The Extrinsic Factors

Fish inhabiting lakes in Alaska must endure a strongly seasonal environment, including daylength extremes in summer and winter and long bouts of ice cover and cold water temperatures in winter. These and other extrinsic factors can influence fishes’ swimming activity, metabolism, growth and levels of their appetite hormone. Daylength, for example, can influence plasma GH, thyroid hormone, cortisol, melatonin and sex steroid levels of fish. It’s no wonder that the crack of dawn and the early evening are generally believed to be the times when the fish are biting. Although effects of extrinsic factors on fish physiology have been determined primarily through captive studies, it can be reasonably assumed that they have the potential to impact feeding in wild populations.

An increase in water temperature tends to increase feeding. However, on excessively warm days when food is not optimally available in shallow water, fish can head to deeper water. However, dissolved oxygen (D.O.) content is an important factor that can change dramatically with lake depth. Deeper areas can sometimes have reduced D.O. levels. It can be helpful to have information about the depth and features of a lake to try and determine where fish might be hiding out. Fortunately, the ADF&G has invested the time and money into developing bathymetric maps for many roadside lakes, including Kepler-Bradley.

Bathymetry (derived from the Greek, “bathus,” meaning “deep,” and “metron,” meaning “measure”) refers to the measurement of lake depth. Classic bathymetry methods involved hand-mapping lake depths by dropping a weighted line throughout different sections of a lake. Today, it is done through the use of sonar from a boat, with data fed to a computer. Bathymetric maps help agencies to estimate lake volumes and calculate carrying capacities for fish. They can also provide fishermen with valuable information about fish habitat and possible locations. This can be helpful in understanding where fish might be located, depending on the temperature, water quality, the time of year and the presence or absence of potential prey or predators.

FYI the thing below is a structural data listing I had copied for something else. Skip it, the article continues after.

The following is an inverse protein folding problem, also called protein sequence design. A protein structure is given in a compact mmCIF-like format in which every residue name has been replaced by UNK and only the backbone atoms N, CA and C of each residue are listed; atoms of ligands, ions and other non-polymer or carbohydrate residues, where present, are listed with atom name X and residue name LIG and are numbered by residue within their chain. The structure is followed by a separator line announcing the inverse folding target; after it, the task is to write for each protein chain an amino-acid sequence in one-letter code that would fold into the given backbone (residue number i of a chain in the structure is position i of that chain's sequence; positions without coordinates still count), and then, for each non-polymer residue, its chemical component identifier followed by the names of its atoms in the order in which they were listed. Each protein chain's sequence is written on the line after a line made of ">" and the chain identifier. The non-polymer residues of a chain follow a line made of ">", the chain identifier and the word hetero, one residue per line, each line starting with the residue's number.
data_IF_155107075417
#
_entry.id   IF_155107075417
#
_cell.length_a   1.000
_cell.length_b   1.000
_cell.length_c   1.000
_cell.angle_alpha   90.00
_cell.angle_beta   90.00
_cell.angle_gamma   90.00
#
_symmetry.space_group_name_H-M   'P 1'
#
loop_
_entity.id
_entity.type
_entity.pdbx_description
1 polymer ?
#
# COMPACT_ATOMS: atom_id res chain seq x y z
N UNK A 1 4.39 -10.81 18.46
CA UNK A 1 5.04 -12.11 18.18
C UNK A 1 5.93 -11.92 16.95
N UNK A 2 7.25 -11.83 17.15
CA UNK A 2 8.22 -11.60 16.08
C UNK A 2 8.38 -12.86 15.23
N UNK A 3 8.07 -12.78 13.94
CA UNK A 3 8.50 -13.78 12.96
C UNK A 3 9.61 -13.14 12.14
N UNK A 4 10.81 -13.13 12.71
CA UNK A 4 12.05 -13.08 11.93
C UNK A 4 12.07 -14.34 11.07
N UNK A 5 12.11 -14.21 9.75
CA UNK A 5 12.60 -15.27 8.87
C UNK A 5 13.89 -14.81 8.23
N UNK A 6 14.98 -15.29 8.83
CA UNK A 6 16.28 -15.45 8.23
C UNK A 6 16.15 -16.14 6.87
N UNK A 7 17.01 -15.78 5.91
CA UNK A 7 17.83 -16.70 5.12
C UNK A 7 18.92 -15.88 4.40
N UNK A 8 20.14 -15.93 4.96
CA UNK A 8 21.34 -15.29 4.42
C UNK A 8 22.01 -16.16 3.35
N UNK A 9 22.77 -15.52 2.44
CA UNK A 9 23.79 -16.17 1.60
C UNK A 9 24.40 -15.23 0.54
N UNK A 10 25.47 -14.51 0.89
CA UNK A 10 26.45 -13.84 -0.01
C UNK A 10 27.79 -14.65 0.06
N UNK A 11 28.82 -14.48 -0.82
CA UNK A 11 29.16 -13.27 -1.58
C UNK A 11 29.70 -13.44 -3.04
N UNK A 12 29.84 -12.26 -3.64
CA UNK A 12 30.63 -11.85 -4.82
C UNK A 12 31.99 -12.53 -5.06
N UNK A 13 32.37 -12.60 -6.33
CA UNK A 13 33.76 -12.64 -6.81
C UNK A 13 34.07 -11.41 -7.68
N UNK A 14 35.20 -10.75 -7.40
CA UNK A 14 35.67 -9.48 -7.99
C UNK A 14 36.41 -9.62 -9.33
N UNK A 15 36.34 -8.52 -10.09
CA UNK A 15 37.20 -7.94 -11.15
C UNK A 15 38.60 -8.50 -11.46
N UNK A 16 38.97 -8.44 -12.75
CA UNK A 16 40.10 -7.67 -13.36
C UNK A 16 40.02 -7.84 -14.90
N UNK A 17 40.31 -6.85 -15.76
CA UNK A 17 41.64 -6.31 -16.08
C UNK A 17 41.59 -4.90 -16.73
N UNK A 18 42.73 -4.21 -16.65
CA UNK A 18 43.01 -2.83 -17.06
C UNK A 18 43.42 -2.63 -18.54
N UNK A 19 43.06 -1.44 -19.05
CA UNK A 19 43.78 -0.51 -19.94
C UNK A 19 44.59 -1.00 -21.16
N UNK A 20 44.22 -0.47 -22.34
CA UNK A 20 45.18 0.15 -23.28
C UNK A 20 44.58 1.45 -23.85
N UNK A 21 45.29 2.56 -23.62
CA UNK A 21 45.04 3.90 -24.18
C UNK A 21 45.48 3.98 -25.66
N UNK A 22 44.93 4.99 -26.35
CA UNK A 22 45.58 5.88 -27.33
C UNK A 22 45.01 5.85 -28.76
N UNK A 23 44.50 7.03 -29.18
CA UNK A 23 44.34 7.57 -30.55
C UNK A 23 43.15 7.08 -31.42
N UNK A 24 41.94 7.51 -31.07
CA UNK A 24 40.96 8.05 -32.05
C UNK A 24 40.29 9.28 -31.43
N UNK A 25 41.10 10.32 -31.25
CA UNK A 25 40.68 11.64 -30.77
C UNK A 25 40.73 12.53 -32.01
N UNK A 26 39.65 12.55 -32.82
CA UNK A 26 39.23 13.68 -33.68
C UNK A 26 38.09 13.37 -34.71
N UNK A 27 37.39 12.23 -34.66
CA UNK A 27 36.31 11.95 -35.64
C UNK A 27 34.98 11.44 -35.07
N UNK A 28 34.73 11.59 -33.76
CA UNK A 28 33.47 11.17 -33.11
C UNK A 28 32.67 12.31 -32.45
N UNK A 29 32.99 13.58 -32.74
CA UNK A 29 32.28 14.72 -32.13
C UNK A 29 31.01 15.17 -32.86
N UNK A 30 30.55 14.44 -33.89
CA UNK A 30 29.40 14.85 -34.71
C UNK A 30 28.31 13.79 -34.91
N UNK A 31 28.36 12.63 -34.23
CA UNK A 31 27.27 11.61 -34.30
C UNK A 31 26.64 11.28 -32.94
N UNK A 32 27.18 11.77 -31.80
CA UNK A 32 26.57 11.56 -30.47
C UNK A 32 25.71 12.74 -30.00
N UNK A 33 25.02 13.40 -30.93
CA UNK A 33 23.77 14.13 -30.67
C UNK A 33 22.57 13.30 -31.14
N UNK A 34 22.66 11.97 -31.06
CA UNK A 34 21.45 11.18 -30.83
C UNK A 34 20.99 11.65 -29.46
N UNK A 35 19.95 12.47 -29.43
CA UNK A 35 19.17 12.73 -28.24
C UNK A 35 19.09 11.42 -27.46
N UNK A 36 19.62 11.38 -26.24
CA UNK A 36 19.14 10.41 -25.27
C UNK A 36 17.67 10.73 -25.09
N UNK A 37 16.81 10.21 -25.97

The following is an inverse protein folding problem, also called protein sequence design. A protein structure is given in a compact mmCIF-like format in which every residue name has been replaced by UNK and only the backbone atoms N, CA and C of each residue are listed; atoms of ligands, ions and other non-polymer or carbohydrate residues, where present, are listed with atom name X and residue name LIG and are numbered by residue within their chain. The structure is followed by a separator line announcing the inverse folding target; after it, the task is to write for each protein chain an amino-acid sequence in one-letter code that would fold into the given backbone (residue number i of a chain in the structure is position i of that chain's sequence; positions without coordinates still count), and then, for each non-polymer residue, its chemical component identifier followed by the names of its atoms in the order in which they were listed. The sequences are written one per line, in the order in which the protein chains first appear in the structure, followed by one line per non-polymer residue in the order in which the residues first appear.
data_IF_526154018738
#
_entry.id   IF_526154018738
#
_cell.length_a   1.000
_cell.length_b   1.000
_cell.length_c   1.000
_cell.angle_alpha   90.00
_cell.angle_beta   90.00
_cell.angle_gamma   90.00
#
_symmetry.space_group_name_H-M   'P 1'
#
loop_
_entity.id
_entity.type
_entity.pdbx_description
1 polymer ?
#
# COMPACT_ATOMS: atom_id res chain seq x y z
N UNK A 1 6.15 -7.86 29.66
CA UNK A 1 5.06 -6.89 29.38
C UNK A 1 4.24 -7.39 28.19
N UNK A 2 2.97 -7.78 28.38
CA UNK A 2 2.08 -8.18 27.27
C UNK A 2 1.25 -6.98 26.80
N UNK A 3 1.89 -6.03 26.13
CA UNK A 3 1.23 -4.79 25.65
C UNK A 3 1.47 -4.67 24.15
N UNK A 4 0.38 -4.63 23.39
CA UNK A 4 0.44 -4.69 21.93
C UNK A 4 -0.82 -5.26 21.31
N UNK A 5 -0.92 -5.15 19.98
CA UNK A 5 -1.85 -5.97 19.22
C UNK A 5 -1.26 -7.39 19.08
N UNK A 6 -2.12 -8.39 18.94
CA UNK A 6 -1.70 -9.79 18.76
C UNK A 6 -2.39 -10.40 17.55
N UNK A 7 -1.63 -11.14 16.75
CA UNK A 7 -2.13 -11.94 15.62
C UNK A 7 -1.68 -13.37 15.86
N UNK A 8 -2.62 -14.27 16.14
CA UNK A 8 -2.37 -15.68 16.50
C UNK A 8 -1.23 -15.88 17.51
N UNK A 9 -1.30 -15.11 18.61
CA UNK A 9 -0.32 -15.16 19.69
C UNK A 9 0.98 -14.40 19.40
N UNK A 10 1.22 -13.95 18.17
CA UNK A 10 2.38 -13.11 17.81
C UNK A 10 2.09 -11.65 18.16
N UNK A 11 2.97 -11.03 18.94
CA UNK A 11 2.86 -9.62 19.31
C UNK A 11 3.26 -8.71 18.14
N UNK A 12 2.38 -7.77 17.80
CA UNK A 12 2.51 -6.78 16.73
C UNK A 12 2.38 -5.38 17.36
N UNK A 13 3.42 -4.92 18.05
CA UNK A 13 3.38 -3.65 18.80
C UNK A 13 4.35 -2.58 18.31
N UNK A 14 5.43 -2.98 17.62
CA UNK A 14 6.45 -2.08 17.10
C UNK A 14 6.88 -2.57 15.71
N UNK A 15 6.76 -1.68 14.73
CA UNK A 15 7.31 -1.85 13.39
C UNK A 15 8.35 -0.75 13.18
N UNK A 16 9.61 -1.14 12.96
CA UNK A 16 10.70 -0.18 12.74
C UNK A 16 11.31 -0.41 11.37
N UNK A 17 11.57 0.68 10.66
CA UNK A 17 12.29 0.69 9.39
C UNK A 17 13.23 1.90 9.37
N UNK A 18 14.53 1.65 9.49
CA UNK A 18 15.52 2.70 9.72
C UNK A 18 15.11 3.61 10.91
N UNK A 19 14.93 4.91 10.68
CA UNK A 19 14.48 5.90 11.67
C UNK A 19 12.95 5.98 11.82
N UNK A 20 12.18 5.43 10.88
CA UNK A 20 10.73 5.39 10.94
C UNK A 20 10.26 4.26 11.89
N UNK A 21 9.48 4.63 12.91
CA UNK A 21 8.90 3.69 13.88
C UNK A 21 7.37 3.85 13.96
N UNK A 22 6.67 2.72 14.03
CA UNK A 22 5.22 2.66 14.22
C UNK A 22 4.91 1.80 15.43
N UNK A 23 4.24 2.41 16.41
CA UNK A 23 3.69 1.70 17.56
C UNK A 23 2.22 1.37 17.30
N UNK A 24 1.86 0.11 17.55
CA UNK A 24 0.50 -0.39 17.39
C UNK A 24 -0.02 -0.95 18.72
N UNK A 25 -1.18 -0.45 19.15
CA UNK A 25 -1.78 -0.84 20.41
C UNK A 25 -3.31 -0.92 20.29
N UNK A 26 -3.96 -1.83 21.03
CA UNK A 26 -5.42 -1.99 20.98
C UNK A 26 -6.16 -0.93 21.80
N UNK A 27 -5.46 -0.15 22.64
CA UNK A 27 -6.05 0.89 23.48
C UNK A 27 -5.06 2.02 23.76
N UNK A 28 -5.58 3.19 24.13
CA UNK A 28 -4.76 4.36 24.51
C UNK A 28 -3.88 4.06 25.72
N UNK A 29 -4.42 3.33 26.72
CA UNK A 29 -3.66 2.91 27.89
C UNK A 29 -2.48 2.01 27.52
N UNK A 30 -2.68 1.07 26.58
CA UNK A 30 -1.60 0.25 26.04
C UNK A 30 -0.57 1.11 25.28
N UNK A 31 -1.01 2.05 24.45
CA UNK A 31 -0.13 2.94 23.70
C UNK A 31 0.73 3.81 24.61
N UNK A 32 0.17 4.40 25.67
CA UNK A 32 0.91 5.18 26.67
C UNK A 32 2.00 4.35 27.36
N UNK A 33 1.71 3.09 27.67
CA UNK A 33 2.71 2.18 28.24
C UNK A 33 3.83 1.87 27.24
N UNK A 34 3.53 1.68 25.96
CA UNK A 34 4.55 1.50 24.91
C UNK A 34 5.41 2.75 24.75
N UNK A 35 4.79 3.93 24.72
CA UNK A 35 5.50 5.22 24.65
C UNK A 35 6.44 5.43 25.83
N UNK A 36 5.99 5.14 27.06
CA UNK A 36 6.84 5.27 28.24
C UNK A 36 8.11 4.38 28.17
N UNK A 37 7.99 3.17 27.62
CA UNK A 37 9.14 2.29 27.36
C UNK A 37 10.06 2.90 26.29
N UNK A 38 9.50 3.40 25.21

Now Go and Fish

For anglers with access to a canoe or rowboat, knowing where drop offs and the deepest parts of the lake are before launching can provide valuable information and save time. On Kepler Lake, canoes, rowboats and gear are available for rent at the channel that connects it with Bradley Lake. An assessment of the bathymetric map for these waterbodies shows Kepler having the greater maximum depth.  It sinks quickly from 30 to 74 feet, but only out towards the western end of the lake. Bradley Lake has a maximum depth of only about 30 feet deep. Deeper areas with drop-offs are often good places to search different sections of a water column when a fish finder is not an option. But don’t completely neglect the shallows, especially the points off the edges of coves.

There is still much to be learned about the factors that influence foraging behavior in fish while in their natural habitat. When the fish aren’t biting, pondering the internal mechanisms and external factors regulating fish appetite and feeding can be a reasonably entertaining pastime. However, when I’ve hooked into a nice rainbow or grayling on my 4wt fly rod, the science of foraging is honestly the furthest thing from my mind. I want to battle the fish! But I do believe that the knowledge of what factors influence or drive fish to search for food has helped me to become a better angler. It’s also helped me to have a greater appreciation for how complex and interesting these fantastic aquatic creatures truly are.

[1] Volkoff, H., Hoskins, L.J., and Tuziak, S.M. 2010. Influence of intrinsic signals and environmental cues on the endocrine control of feeding in fish: Potential application in aquaculture. General and Comparative Endocrinology 167:352-359.
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Author

Kalb Stevenson

Author & Media

Kalb Stevenson